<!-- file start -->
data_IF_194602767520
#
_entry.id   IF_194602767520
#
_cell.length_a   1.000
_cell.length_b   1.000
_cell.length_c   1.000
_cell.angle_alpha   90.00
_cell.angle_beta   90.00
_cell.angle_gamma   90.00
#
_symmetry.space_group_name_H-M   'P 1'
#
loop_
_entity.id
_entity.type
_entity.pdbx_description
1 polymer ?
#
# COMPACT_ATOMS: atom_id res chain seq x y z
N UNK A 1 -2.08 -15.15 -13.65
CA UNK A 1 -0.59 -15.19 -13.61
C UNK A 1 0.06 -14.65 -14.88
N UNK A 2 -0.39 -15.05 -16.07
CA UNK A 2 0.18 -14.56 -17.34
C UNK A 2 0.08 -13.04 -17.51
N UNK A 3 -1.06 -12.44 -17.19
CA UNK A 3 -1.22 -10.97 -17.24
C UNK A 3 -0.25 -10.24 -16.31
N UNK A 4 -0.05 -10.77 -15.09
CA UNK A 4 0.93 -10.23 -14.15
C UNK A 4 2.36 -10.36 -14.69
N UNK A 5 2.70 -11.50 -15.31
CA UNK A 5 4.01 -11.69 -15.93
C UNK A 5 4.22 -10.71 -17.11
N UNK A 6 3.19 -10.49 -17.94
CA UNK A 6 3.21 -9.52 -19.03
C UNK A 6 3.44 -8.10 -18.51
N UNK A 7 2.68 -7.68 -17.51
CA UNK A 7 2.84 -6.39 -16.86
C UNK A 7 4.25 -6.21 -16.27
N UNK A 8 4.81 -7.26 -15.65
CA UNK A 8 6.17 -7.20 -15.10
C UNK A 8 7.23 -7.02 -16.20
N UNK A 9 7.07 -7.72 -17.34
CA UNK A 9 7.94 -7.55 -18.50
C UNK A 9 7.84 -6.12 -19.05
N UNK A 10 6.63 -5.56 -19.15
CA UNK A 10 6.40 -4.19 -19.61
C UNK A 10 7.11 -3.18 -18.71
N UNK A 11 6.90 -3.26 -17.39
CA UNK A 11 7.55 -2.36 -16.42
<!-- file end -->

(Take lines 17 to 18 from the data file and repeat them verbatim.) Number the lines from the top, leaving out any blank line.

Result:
_entity.pdbx_description
1 polymer ?